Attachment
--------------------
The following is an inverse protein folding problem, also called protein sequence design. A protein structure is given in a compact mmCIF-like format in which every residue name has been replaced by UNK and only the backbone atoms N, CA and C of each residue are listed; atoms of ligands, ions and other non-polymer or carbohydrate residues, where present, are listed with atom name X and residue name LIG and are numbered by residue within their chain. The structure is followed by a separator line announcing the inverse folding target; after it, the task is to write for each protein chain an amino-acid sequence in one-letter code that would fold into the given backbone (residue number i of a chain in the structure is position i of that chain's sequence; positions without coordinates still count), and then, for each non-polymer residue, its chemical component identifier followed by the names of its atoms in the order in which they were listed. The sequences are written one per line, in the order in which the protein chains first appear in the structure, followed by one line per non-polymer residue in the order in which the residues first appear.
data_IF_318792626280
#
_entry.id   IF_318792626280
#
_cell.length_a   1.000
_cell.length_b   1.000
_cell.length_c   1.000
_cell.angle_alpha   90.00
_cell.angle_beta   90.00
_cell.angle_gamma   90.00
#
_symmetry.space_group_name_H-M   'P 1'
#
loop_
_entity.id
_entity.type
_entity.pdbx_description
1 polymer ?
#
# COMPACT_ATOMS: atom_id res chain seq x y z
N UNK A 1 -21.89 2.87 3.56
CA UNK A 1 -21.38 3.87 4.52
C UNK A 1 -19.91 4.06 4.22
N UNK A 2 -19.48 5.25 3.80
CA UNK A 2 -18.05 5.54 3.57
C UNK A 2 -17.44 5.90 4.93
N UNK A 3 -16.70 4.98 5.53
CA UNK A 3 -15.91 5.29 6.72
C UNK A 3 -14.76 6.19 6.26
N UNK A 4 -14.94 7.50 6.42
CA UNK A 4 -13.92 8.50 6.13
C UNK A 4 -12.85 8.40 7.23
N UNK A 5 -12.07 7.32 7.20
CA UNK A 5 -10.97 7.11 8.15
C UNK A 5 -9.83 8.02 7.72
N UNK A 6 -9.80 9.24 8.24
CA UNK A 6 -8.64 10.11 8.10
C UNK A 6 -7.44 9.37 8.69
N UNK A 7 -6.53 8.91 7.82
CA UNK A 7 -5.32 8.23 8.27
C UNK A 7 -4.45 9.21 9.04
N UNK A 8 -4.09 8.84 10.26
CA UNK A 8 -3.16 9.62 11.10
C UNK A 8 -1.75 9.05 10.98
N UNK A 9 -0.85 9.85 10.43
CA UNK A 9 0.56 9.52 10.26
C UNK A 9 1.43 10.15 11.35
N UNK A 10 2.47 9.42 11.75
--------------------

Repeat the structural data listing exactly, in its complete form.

The following is an inverse protein folding problem, also called protein sequence design. A protein structure is given in a compact mmCIF-like format in which every residue name has been replaced by UNK and only the backbone atoms N, CA and C of each residue are listed; atoms of ligands, ions and other non-polymer or carbohydrate residues, where present, are listed with atom name X and residue name LIG and are numbered by residue within their chain. The structure is followed by a separator line announcing the inverse folding target; after it, the task is to write for each protein chain an amino-acid sequence in one-letter code that would fold into the given backbone (residue number i of a chain in the structure is position i of that chain's sequence; positions without coordinates still count), and then, for each non-polymer residue, its chemical component identifier followed by the names of its atoms in the order in which they were listed. The sequences are written one per line, in the order in which the protein chains first appear in the structure, followed by one line per non-polymer residue in the order in which the residues first appear.
data_IF_318792626280
#
_entry.id   IF_318792626280
#
_cell.length_a   1.000
_cell.length_b   1.000
_cell.length_c   1.000
_cell.angle_alpha   90.00
_cell.angle_beta   90.00
_cell.angle_gamma   90.00
#
_symmetry.space_group_name_H-M   'P 1'
#
loop_
_entity.id
_entity.type
_entity.pdbx_description
1 polymer ?
#
# COMPACT_ATOMS: atom_id res chain seq x y z
N UNK A 1 -21.89 2.87 3.56
CA UNK A 1 -21.38 3.87 4.52
C UNK A 1 -19.91 4.06 4.22
N UNK A 2 -19.48 5.25 3.80
CA UNK A 2 -18.05 5.54 3.57
C UNK A 2 -17.44 5.90 4.93
N UNK A 3 -16.70 4.98 5.53
CA UNK A 3 -15.91 5.29 6.72
C UNK A 3 -14.76 6.19 6.26
N UNK A 4 -14.94 7.50 6.42
CA UNK A 4 -13.92 8.50 6.13
C UNK A 4 -12.85 8.40 7.23
N UNK A 5 -12.07 7.32 7.20
CA UNK A 5 -10.97 7.11 8.15
C UNK A 5 -9.83 8.02 7.72
N UNK A 6 -9.80 9.24 8.24
CA UNK A 6 -8.64 10.11 8.10
C UNK A 6 -7.44 9.37 8.69
N UNK A 7 -6.53 8.91 7.82
CA UNK A 7 -5.32 8.23 8.27
C UNK A 7 -4.45 9.21 9.04
N UNK A 8 -4.09 8.84 10.26
CA UNK A 8 -3.16 9.62 11.10
C UNK A 8 -1.75 9.05 10.98
N UNK A 9 -0.85 9.85 10.43
CA UNK A 9 0.56 9.52 10.26
C UNK A 9 1.43 10.15 11.35
N UNK A 10 2.47 9.42 11.75